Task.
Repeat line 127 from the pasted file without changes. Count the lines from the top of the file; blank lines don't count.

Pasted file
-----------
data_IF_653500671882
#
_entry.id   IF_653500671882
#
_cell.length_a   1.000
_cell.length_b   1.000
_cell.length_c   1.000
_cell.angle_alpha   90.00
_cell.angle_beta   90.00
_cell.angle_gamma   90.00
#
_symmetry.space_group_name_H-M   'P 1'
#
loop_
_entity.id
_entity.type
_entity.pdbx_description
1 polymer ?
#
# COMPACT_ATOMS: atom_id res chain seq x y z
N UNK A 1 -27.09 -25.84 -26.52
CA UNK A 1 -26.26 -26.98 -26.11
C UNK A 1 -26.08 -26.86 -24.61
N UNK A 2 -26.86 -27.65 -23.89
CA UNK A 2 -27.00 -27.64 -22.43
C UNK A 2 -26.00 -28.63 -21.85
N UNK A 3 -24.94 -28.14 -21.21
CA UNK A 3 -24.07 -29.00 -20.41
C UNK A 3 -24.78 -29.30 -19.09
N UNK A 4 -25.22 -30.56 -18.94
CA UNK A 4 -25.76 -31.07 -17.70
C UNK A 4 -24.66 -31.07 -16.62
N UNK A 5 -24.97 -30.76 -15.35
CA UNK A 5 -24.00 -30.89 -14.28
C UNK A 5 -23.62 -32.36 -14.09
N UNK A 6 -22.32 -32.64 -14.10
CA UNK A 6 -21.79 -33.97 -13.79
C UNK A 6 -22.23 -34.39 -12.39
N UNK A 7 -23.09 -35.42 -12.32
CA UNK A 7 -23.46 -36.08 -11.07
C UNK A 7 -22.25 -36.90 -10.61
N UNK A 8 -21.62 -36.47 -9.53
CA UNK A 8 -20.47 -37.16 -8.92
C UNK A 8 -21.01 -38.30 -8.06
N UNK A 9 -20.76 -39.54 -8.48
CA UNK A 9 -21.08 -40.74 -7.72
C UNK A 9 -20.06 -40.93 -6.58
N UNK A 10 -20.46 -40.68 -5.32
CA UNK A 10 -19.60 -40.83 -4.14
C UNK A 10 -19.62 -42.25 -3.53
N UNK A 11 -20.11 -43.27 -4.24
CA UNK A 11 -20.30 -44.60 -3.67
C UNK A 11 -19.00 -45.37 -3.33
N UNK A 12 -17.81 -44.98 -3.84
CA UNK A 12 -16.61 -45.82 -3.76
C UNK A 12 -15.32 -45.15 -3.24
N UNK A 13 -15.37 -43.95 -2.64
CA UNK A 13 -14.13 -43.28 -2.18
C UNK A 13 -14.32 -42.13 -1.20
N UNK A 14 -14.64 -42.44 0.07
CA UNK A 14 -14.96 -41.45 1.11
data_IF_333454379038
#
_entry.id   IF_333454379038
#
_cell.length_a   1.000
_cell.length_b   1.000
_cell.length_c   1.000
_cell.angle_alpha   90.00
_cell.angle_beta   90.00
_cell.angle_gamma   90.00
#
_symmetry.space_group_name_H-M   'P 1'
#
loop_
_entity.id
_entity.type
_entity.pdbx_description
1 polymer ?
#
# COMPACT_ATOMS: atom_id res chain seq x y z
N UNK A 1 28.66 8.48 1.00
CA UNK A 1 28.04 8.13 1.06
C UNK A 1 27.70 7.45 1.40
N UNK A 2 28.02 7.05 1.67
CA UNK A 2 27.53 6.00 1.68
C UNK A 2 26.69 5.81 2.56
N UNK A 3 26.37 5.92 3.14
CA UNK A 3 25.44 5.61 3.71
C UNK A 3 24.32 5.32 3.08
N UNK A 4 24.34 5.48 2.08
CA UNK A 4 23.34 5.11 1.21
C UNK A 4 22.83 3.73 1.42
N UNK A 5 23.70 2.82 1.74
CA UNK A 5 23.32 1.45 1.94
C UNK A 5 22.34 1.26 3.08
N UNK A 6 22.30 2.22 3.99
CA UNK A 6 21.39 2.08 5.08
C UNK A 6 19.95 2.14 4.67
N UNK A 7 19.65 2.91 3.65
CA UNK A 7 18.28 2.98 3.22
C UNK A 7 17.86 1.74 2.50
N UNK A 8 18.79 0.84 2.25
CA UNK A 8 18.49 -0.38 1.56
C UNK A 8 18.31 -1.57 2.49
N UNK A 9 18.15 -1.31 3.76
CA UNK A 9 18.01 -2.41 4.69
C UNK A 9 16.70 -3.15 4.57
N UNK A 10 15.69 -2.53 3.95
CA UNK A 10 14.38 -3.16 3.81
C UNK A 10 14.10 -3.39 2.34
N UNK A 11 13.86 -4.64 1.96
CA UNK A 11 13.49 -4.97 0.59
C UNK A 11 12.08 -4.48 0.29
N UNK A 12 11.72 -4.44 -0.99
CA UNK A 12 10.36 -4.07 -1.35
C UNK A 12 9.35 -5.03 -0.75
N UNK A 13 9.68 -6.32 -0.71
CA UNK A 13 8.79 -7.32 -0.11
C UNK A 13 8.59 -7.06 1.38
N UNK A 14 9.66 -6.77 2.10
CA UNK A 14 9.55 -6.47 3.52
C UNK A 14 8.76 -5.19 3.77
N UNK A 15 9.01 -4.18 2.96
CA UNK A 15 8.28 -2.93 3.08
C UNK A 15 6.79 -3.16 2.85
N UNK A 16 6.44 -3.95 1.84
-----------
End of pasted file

N UNK A 16 6.44 -3.95 1.84